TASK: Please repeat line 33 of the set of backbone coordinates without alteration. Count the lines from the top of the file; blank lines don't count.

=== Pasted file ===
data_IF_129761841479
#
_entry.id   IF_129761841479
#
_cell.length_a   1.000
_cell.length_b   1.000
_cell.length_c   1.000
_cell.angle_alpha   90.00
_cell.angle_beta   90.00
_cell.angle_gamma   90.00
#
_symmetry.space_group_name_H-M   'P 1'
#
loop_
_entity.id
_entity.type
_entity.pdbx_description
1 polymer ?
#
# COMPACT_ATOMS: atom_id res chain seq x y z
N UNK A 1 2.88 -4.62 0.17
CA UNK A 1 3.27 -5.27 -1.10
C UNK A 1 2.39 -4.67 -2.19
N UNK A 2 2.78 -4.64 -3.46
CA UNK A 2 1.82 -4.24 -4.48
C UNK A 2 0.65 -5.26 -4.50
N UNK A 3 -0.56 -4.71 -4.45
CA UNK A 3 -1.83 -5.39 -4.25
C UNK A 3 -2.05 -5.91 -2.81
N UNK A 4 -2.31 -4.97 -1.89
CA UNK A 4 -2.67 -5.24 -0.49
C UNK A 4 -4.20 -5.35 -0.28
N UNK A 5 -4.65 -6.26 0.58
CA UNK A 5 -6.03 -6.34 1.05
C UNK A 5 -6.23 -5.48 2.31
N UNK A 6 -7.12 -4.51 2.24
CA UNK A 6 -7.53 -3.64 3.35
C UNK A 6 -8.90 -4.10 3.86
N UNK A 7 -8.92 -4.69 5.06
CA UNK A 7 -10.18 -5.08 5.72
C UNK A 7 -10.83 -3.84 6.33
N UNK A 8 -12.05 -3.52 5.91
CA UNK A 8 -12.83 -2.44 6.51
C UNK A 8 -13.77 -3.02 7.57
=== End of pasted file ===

N UNK A 5 -4.65 -6.26 0.58